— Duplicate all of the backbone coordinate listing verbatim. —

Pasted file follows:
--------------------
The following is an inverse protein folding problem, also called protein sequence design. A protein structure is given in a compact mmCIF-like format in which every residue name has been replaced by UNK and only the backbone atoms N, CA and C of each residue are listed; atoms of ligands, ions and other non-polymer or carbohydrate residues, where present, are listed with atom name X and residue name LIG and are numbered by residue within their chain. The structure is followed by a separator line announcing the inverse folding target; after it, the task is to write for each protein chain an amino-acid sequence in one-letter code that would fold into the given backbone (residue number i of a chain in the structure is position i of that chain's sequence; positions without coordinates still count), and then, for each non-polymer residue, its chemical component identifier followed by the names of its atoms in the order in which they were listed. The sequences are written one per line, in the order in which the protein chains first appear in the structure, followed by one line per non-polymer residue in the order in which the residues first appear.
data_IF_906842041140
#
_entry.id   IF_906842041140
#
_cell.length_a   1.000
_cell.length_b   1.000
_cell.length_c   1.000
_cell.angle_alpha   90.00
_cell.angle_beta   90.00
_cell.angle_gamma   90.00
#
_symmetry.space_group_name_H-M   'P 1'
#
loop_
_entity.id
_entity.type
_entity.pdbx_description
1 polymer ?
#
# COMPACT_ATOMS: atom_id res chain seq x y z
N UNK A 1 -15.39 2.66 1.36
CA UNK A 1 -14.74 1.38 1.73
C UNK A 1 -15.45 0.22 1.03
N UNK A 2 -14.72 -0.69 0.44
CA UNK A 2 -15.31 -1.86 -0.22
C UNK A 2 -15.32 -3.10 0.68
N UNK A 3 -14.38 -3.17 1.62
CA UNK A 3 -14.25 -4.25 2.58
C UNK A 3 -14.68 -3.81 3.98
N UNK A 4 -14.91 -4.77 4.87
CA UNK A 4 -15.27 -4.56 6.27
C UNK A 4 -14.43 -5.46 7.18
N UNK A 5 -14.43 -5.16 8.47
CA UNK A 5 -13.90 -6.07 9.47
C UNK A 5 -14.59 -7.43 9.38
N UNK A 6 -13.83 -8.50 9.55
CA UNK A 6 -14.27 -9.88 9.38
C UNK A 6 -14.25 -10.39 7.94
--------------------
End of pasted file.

The following is an inverse protein folding problem, also called protein sequence design. A protein structure is given in a compact mmCIF-like format in which every residue name has been replaced by UNK and only the backbone atoms N, CA and C of each residue are listed; atoms of ligands, ions and other non-polymer or carbohydrate residues, where present, are listed with atom name X and residue name LIG and are numbered by residue within their chain. The structure is followed by a separator line announcing the inverse folding target; after it, the task is to write for each protein chain an amino-acid sequence in one-letter code that would fold into the given backbone (residue number i of a chain in the structure is position i of that chain's sequence; positions without coordinates still count), and then, for each non-polymer residue, its chemical component identifier followed by the names of its atoms in the order in which they were listed. The sequences are written one per line, in the order in which the protein chains first appear in the structure, followed by one line per non-polymer residue in the order in which the residues first appear.
data_IF_906842041140
#
_entry.id   IF_906842041140
#
_cell.length_a   1.000
_cell.length_b   1.000
_cell.length_c   1.000
_cell.angle_alpha   90.00
_cell.angle_beta   90.00
_cell.angle_gamma   90.00
#
_symmetry.space_group_name_H-M   'P 1'
#
loop_
_entity.id
_entity.type
_entity.pdbx_description
1 polymer ?
#
# COMPACT_ATOMS: atom_id res chain seq x y z
N UNK A 1 -15.39 2.66 1.36
CA UNK A 1 -14.74 1.38 1.73
C UNK A 1 -15.45 0.22 1.03
N UNK A 2 -14.72 -0.69 0.44
CA UNK A 2 -15.31 -1.86 -0.22
C UNK A 2 -15.32 -3.10 0.68
N UNK A 3 -14.38 -3.17 1.62
CA UNK A 3 -14.25 -4.25 2.58
C UNK A 3 -14.68 -3.81 3.98
N UNK A 4 -14.91 -4.77 4.87
CA UNK A 4 -15.27 -4.56 6.27
C UNK A 4 -14.43 -5.46 7.18
N UNK A 5 -14.43 -5.16 8.47
CA UNK A 5 -13.90 -6.07 9.47
C UNK A 5 -14.59 -7.43 9.38
N UNK A 6 -13.83 -8.50 9.55
CA UNK A 6 -14.27 -9.88 9.38
C UNK A 6 -14.25 -10.39 7.94